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Surface Pattern Design: Meet 5 Out-Of-This-World Pattern Designers


As our designer marketplace continues to grow and develop, so do our artists. We are fortunate enough to work with creators from all areas of the art world, and we want to show their talent off to you. Each month, we will be looking into a particular genre of art and design; from Abstract and Expressionism to illustration and graphic design, and everything in between. This month, we are starting our art and design series off with surface pattern design, and 5 of our pattern creators.

 

What is Surface Pattern Design?

Surface design is everywhere. It is something that is all around you. A designer created the patterns in pretty much everything you own, wear, and use. From your bedsheets and your towels to the clothes, you are wearing. Before there was a product, there was a pattern design for it.

There are so many kinds of techniques to create surface pattern designs. Relief printing, where blocks are carved to create unique prints and patterns, and screen printing are just two examples. The patterns created can be digitally manipulated to create a repeat, which is always a popular type of print.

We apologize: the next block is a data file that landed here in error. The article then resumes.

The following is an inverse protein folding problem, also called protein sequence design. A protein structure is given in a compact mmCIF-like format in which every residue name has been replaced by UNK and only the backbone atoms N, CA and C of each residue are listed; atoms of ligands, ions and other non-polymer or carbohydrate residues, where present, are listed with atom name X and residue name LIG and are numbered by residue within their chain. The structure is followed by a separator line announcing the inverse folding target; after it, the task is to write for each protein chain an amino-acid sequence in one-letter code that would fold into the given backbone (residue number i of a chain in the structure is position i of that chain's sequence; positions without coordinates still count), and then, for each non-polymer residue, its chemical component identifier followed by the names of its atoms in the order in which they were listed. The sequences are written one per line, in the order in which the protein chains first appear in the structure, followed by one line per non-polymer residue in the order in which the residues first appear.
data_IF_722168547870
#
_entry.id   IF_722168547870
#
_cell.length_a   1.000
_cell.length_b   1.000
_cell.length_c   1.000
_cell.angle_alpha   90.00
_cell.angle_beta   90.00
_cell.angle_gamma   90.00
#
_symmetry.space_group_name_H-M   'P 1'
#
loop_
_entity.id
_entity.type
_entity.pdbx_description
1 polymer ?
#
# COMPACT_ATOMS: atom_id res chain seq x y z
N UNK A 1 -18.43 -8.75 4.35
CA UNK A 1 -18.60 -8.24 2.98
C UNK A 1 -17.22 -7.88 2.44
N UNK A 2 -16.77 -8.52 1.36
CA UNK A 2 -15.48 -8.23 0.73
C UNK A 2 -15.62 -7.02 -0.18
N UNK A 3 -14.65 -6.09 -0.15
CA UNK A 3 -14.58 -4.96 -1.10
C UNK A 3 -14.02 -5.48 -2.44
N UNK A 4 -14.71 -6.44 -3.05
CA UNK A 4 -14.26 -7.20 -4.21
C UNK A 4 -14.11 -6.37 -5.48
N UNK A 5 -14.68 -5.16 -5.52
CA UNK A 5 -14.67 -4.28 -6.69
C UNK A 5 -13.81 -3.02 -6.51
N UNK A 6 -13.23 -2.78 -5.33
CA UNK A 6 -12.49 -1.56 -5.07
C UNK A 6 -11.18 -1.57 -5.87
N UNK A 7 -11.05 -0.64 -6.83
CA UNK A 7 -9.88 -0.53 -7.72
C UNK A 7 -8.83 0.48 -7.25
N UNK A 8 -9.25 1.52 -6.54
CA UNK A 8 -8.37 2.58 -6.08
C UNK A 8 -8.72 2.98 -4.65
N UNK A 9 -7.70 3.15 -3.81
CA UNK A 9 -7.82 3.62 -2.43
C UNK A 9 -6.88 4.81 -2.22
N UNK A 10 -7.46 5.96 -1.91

What does a surface pattern designer do?

These artists create patterns and repeats, that give life, energy, character, and movement to surfaces. They are applied to pretty much everything you see in your daily life, which is why it is such an important genre of art. The surface pattern designers have a specialist area or style, which allows them to make their mark on the world. Many are also textile and product designers, which gives them the insight to see how their patterns will look from conception to adorning the final piece.

Understanding trends, color forecasting, and fashion trends are all key to becoming a successful surface pattern designer. When you can combine this knowledge with your spin and unique style, then beautiful things can happen. These 5 Contrado Creatives show us how they do it.

 

Ellie Cartlidge

Ellie creates beautiful prints, that have vibrant colors and alluring designs. Featuring both digitally manipulated and stunning hand-drawn creations, her designs are often highly detailed and appeal to the contemporary market.

Ellie learned how to develop her drawings into prints using software such as Photoshop and Ned Graphics. Photographic elements are also included in her work, and Ellie works hard deciphering the current market and future trends. This propels her creations and shows her skill at interpreting what designs will have an impact on the world.

Original and inspiring, Ellie plans her designs perfectly, right down to her choice of motif, coloration, and repeat style.

Ellie Cartlidge Print

Gabriela Fuente Studio

Fashion and interiors print designer Gabriela originally started as a product developer in the fashion industry. It was several years later that she discovered her true passion and found her real place in fashion; working as a surface pattern designer.

Gabriela uses several tools to create her distinct and energetic prints. Pen, pencil, water-colour, paper, Photoshop, Illustrator, photos, ink, oil pastel…the list goes on. Her prints are impactful, modern, and fun, and will appeal to the fashion forward, individual woman. Her detailed creations show an understanding of the trends around her, but they also stand out from the crowd.